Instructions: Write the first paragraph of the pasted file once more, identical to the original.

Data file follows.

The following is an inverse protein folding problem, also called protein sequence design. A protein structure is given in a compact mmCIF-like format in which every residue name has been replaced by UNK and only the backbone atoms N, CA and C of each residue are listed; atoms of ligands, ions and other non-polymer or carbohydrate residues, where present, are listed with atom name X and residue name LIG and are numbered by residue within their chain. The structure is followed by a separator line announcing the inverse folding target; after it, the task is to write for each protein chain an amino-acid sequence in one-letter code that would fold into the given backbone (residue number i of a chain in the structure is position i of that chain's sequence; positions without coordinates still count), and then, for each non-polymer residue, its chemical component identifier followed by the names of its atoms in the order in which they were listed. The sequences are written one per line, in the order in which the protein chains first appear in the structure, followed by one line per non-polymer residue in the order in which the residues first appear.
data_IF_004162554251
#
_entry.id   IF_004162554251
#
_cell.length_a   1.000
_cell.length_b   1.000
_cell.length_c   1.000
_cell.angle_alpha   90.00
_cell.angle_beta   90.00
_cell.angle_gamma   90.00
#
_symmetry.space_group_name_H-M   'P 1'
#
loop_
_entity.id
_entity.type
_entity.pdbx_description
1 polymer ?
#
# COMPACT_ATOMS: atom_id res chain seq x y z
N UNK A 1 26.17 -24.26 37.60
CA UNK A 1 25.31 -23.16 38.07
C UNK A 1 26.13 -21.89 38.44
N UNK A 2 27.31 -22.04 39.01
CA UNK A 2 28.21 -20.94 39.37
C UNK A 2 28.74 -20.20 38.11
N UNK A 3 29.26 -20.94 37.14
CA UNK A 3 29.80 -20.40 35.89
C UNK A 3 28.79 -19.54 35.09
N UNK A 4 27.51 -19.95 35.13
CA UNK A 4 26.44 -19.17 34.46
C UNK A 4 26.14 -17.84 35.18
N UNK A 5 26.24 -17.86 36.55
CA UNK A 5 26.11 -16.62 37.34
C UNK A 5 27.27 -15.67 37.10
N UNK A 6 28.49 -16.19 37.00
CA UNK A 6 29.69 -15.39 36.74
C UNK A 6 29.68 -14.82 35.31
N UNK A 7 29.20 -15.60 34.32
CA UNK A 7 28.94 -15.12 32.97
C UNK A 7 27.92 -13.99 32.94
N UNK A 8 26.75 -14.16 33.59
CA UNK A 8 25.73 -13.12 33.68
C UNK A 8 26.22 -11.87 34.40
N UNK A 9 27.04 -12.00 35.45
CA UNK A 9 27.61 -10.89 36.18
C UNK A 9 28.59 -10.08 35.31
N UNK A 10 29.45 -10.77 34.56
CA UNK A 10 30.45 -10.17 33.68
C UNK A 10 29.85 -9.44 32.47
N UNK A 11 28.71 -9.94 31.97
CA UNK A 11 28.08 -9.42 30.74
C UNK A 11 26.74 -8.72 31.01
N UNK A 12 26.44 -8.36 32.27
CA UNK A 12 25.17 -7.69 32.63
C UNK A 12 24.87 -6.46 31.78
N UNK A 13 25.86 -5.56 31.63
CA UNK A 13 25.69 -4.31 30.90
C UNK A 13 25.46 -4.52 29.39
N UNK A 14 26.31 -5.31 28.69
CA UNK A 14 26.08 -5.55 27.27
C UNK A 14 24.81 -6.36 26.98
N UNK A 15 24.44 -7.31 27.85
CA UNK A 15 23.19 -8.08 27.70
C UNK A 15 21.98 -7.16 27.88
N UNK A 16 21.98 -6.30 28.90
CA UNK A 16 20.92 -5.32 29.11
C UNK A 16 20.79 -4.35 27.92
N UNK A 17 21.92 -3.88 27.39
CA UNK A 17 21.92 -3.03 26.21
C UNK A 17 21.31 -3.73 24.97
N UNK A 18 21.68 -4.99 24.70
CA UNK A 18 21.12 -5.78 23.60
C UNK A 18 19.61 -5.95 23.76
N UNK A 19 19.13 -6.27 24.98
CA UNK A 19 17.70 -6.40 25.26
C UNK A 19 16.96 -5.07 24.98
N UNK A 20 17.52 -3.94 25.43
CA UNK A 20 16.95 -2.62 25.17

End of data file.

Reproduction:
The following is an inverse protein folding problem, also called protein sequence design. A protein structure is given in a compact mmCIF-like format in which every residue name has been replaced by UNK and only the backbone atoms N, CA and C of each residue are listed; atoms of ligands, ions and other non-polymer or carbohydrate residues, where present, are listed with atom name X and residue name LIG and are numbered by residue within their chain. The structure is followed by a separator line announcing the inverse folding target; after it, the task is to write for each protein chain an amino-acid sequence in one-letter code that would fold into the given backbone (residue number i of a chain in the structure is position i of that chain's sequence; positions without coordinates still count), and then, for each non-polymer residue, its chemical component identifier followed by the names of its atoms in the order in which they were listed. The sequences are written one per line, in the order in which the protein chains first appear in the structure, followed by one line per non-polymer residue in the order in which the residues first appear.